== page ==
Of course, that begs the question then, who are our neighbors? Well, everyone really. The folks we live next door to, the folks on the other side of town, folks across the world really. We are called to see everyone as being made in the image of God. That can be hard sometimes, folks are different, have different tastes, cultures, personalities, mannerisms. I get that we simply don’t get along with folks at times. We have former friends or even family members who may have wounded us deeply. Yet, God calls us to simply love, which requires a lot of hard work of self-reflection, cultivating our identity with God, and wisdom in how to deal with the persons around us. We become true neighbors when we practice what the good Samaritan did by simply reaching out to those around us and loving them well.
I believe that God calls the church to do this as well as a community of faith. But, it requires an “outside-in” mentality. So many times in churches we start from the inside and create “stuff” for people to come to, then we’re surprised when folks don’t show up. What we should probably do is start from outside the church, talk to people, hear their desires, and let them co-create something with us. This requires a deep sense that churches be rooted in a neighborhood and have a parish mentality. The word parish from the greek means this: πάροικος (paroikos), “dwelling beside, stranger, sojourner”. What a great definition! It means that the church is called to be beside its neighbors, to welcome the stranger, to be a fellow sojourner. We are called to serve and to be alongside, not to issue edicts or to have “I’m better” mindset.
When we practice this, beauty happens! We are able to see God’s Presence in amazing ways as we love our neighbor and experience God’s love and attempt to love God back! God is glorified by us when we simply live in God’s glory for us in relationship with each other and with God!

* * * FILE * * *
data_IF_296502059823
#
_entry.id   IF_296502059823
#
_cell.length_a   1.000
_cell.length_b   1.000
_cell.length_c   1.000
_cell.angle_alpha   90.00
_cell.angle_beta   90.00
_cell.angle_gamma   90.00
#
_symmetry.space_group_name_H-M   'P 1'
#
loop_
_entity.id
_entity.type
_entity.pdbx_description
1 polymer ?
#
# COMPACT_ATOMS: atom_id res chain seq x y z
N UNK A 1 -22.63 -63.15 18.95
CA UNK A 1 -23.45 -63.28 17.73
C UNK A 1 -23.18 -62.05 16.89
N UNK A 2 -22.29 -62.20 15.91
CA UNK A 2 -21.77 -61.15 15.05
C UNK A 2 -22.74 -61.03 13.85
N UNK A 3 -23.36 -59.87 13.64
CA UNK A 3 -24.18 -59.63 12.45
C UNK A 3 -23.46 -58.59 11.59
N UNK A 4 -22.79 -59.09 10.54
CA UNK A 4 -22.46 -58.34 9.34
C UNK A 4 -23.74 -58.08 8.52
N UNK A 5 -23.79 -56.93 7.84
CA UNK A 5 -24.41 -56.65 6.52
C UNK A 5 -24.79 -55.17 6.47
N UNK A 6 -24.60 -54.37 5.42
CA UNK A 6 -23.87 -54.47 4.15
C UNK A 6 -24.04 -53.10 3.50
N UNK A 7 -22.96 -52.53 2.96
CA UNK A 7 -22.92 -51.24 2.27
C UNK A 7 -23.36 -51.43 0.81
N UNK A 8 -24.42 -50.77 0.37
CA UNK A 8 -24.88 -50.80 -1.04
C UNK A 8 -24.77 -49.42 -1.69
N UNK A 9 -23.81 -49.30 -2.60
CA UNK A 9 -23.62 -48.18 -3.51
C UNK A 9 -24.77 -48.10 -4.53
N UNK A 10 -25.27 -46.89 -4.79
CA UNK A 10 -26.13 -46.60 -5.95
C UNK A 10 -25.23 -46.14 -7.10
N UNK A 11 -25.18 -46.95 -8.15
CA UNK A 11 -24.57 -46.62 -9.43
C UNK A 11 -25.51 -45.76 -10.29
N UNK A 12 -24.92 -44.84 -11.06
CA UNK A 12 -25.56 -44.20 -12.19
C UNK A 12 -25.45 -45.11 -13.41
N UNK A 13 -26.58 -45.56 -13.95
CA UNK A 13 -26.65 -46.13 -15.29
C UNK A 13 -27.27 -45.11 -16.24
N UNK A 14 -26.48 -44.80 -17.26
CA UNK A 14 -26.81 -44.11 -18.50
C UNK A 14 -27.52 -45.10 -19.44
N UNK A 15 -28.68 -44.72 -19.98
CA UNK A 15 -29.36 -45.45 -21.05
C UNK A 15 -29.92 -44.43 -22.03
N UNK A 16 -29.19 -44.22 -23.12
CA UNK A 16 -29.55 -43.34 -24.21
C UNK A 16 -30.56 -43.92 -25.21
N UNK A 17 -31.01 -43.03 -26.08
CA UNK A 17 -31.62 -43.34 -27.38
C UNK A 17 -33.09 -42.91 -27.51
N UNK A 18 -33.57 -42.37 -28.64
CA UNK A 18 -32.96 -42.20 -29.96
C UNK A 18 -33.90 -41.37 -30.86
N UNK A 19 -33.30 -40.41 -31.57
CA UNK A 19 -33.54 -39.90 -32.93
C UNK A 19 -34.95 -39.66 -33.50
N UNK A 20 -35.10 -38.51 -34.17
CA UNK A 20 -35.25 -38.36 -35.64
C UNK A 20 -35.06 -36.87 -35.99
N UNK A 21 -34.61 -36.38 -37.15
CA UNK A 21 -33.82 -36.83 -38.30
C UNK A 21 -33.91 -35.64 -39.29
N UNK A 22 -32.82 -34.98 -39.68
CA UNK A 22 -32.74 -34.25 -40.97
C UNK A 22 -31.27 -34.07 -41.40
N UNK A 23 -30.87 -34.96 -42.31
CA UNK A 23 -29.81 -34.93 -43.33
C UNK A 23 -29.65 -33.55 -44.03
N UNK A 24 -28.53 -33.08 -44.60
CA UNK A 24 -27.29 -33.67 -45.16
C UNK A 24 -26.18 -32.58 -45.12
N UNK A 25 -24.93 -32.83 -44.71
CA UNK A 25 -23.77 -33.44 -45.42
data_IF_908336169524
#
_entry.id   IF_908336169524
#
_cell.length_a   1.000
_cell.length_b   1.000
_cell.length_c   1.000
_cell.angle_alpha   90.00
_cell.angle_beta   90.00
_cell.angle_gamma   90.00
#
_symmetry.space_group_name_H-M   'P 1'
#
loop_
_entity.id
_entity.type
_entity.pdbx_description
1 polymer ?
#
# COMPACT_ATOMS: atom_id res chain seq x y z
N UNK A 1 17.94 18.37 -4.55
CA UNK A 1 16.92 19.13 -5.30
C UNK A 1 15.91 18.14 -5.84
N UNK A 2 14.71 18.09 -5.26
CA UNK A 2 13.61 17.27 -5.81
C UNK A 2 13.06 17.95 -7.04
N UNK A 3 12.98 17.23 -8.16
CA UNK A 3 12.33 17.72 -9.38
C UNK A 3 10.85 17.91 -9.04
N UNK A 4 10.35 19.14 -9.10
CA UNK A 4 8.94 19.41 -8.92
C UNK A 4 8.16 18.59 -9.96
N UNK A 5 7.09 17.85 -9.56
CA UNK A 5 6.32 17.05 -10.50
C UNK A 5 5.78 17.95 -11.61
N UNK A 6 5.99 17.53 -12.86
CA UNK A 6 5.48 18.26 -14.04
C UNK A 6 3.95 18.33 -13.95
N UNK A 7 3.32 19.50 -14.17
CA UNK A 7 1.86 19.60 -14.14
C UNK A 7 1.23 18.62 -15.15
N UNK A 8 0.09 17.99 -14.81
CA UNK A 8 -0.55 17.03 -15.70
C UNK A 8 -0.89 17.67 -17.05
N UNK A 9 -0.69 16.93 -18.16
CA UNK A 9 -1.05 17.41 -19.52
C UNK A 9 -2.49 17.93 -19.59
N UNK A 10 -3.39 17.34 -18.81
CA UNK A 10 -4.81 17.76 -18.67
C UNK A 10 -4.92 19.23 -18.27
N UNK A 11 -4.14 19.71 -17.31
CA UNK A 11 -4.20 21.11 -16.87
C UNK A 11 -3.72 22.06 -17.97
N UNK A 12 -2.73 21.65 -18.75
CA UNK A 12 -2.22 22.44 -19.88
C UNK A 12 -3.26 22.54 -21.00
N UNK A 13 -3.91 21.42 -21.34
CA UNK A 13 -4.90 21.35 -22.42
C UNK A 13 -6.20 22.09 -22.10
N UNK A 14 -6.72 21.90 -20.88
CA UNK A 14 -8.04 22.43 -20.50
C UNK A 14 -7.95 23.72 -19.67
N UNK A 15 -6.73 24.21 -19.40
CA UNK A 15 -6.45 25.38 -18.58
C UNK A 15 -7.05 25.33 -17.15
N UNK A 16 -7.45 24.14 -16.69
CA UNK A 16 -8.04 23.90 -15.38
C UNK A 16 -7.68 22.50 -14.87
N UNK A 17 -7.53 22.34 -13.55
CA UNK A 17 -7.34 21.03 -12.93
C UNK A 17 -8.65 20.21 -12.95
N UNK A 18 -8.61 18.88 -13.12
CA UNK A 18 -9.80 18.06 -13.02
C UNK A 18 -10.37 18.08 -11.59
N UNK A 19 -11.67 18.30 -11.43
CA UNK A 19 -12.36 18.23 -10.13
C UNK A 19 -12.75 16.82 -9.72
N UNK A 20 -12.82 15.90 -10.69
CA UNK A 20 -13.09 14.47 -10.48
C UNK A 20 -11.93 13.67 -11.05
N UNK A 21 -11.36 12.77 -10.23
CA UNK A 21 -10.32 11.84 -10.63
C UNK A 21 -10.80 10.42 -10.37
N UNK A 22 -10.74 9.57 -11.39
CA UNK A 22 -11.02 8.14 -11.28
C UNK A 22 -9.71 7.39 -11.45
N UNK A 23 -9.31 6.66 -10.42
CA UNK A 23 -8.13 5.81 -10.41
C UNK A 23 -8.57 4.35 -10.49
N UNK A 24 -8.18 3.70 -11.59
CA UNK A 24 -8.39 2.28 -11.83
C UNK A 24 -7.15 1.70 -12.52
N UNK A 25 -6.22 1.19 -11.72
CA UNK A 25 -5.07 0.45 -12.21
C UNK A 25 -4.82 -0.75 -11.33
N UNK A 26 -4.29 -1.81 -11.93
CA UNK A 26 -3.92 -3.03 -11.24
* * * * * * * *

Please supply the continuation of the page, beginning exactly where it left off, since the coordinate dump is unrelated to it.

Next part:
So, where do we start doing this as a church?
- Know that God has placed you where you are in your neighborhood and church. All that God needs for beautiful things to happen, for community transformation, is present in this room. So often in church we talk in terms of scarcity, not enough money, not enough people, not enough vision, etc. Yet, I believe in a God of abundance! There is a universe of talent present right here in this room right now! You are all beautiful people with so much to share and to learn and to grow! It’s exciting!
- Practice gratitude. Don’t create more programs or committees or look for the latest church growth technique. Just look around, invite folks over for a shared meal, sit on the back porch or deck and share life together. And be thankful for the folks around you.
- Listen to yourself honestly. Don’t be afraid to look into the darkness of your own life. You won’t be alone there, God is present everywhere. Get a spiritual director that will listen to God with you. Find others to hold your hand as you do this. I have a spiritual director and a group of guys that meet regularly. These guys know me and I know them. We love each other well and they hold me up without trying to fix me.
- Listen to your neighborhood. Get involved in the local school, ask local business leaders what they see or need, open the doors of the church to civic groups, meet for coffee with folks from other churches. Don’t have an agenda other than building relationships and being curious about what God may be up to in your community. Then, get behind what God is already doing and get into that sweet spot where God’s Spirit will carry you.
Know that seeing beauty and being a part of the beauty of God’s relational and community work is simple, yet it’s also the hardest thing that we’ll ever do. There is a lot of darkness in this world, we do have a lot of distractions. Yet, God is with us and the time is now to be faithfully present with each other and with God and to be a part of God’s kingdom presence and transformation in our lives and communities.
There is a growing conversation within Cincinnati that is globally connected to see communities transformed in simple, deep, and beautiful ways. I also have to report how excited I am to be a part of this conversation in our Presbytery and with our UCC Association right now as we explore where God is at work in and through the church, not for church growth per se, but for community transformation as I’ve been asked to be a part of a “new worshipping community task force”…part of that work will also be in collaboration with our UCC association in years to come. Fleming Road UCC is in the middle of a sea-change within Cincy and really across the US and world! Really!
So, friends, I’m looking forward to seeing more beauty in our neighborhood and in this church.
My good friend Bart Campolo a few years ago summed up this Mark passage with this phrase: “Love God. Love others. Nothing else matters.” Friends, you are loved and you have loved. May we continue on and grow deeper in our understanding of what it means to see beauty in each other, in ourselves, and in God’s vibe throughout our city.